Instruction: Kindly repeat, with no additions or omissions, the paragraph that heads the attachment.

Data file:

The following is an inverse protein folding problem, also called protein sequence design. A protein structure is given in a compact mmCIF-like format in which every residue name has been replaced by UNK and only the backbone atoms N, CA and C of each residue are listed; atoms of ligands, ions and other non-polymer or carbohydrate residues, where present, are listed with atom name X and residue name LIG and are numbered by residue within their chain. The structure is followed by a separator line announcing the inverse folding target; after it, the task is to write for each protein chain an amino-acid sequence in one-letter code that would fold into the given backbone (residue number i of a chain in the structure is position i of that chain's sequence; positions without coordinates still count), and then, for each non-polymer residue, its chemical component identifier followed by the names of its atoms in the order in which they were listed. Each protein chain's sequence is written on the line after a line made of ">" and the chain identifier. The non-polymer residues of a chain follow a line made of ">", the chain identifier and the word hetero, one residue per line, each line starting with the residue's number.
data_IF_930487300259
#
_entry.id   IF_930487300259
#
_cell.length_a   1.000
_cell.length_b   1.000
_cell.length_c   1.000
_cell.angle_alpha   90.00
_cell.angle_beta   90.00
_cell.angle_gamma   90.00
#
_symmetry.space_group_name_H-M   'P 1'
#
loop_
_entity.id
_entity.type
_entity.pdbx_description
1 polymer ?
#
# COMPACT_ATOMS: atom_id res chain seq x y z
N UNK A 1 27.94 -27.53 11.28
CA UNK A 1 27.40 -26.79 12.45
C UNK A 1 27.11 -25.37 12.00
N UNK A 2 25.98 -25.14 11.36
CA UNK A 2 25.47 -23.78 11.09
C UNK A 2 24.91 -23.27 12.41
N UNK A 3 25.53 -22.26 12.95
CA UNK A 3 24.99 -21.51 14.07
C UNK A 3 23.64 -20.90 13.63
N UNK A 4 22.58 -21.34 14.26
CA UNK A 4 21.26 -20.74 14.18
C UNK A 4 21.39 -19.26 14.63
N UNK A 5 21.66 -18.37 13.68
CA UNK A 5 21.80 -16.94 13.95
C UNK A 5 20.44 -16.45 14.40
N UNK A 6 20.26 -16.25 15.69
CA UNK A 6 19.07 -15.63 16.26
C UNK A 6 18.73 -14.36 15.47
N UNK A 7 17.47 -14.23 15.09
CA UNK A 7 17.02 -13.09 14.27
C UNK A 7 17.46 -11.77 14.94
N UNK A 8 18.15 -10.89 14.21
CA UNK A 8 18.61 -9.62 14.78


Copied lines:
The following is an inverse protein folding problem, also called protein sequence design. A protein structure is given in a compact mmCIF-like format in which every residue name has been replaced by UNK and only the backbone atoms N, CA and C of each residue are listed; atoms of ligands, ions and other non-polymer or carbohydrate residues, where present, are listed with atom name X and residue name LIG and are numbered by residue within their chain. The structure is followed by a separator line announcing the inverse folding target; after it, the task is to write for each protein chain an amino-acid sequence in one-letter code that would fold into the given backbone (residue number i of a chain in the structure is position i of that chain's sequence; positions without coordinates still count), and then, for each non-polymer residue, its chemical component identifier followed by the names of its atoms in the order in which they were listed. Each protein chain's sequence is written on the line after a line made of ">" and the chain identifier. The non-polymer residues of a chain follow a line made of ">", the chain identifier and the word hetero, one residue per line, each line starting with the residue's number.